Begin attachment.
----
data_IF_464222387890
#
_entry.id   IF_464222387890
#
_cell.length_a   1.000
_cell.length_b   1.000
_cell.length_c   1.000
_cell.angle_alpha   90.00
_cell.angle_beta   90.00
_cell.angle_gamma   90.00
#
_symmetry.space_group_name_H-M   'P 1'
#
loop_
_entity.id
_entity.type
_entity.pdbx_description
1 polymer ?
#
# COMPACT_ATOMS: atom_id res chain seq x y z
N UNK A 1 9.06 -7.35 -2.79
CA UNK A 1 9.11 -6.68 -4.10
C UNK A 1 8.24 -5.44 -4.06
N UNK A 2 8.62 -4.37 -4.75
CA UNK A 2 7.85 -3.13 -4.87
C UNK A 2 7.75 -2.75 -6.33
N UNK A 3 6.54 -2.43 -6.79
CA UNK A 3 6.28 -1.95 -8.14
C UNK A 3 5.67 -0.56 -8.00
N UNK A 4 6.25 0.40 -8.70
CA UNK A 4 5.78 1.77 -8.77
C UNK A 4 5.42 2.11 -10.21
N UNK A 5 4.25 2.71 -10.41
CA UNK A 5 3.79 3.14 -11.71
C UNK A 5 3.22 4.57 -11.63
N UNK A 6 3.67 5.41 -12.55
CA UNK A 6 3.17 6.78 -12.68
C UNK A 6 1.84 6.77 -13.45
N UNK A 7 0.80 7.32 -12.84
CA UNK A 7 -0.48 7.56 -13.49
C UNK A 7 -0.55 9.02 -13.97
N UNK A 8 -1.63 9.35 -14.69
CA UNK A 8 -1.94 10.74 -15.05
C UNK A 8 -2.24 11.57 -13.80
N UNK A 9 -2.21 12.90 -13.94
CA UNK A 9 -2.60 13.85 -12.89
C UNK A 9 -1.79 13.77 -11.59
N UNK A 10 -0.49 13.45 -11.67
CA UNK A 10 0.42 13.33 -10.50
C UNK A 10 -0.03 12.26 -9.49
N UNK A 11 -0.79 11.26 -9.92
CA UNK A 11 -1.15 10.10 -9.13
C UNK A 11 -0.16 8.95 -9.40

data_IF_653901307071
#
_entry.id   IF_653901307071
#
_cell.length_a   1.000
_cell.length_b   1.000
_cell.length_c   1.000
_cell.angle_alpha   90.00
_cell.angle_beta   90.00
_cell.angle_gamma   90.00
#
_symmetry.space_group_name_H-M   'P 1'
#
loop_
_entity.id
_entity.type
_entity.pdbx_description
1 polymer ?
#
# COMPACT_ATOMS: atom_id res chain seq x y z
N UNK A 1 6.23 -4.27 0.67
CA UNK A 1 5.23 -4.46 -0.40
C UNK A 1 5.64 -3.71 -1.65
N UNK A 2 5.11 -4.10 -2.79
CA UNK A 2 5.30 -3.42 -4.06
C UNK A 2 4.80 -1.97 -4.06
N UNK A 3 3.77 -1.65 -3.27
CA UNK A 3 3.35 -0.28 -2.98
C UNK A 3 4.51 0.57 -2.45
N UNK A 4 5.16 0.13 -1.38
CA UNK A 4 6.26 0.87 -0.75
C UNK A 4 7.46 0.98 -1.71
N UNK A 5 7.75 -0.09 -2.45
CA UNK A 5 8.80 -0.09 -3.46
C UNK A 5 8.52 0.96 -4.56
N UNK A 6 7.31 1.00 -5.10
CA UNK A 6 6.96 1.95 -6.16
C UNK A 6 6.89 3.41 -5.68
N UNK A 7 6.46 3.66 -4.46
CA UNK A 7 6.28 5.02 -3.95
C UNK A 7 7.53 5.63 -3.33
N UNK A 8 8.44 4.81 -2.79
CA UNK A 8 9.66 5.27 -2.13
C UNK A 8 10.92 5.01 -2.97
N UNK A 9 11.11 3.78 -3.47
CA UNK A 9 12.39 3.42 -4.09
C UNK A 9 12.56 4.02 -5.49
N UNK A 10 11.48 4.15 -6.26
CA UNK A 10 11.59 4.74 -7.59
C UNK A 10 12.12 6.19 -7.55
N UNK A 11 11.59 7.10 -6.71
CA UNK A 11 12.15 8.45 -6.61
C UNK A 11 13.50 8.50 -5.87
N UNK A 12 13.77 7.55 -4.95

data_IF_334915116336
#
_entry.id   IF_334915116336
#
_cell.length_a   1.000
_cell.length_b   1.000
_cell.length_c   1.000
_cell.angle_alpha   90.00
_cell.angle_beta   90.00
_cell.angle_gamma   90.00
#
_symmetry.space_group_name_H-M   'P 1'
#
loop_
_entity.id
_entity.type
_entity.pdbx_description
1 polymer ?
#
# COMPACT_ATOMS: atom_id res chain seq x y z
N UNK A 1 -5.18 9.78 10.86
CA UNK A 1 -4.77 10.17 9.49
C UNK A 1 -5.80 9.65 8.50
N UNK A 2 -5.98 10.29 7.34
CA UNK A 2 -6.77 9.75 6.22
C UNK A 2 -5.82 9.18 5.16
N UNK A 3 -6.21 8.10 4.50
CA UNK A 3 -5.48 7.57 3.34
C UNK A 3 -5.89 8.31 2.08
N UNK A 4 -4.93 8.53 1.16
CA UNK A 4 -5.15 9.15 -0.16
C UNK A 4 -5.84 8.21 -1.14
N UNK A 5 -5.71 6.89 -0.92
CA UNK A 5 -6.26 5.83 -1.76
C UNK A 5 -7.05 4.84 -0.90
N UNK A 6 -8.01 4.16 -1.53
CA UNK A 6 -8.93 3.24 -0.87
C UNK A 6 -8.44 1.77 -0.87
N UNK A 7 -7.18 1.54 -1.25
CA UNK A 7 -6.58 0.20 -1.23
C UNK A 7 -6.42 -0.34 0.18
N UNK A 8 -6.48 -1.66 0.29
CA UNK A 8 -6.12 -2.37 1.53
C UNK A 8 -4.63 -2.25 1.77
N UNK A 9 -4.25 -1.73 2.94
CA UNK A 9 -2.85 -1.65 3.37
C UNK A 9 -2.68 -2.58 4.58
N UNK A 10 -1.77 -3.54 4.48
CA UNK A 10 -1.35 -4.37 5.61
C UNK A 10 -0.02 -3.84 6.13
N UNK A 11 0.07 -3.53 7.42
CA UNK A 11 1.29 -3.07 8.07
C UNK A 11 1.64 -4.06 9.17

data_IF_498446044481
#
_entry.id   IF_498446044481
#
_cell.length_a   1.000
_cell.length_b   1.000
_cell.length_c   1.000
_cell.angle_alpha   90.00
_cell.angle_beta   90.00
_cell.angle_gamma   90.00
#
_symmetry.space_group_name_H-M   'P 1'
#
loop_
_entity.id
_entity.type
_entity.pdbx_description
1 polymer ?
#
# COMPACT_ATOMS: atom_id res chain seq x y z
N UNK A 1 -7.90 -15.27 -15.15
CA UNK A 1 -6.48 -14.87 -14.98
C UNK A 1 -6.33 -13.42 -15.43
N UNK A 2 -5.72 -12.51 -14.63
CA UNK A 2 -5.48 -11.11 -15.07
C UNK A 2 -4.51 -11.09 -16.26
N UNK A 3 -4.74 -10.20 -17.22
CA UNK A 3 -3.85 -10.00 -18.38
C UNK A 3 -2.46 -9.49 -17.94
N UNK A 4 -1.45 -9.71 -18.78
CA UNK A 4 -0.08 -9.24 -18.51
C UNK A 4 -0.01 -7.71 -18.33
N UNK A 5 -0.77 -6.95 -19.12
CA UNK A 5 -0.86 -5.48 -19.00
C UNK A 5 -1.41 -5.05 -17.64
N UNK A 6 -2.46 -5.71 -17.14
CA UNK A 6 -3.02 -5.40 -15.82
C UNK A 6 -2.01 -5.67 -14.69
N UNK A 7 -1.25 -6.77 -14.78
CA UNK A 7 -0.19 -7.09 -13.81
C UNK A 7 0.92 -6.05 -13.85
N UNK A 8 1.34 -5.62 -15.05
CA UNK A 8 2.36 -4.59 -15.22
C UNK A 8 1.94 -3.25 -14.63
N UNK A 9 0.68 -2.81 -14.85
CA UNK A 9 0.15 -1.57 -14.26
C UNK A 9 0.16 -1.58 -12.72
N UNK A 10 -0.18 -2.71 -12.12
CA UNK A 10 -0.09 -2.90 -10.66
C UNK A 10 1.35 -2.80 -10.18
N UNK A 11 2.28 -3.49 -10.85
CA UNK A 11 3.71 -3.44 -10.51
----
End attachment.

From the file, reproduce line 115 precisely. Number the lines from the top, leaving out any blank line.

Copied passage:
_cell.angle_alpha   90.00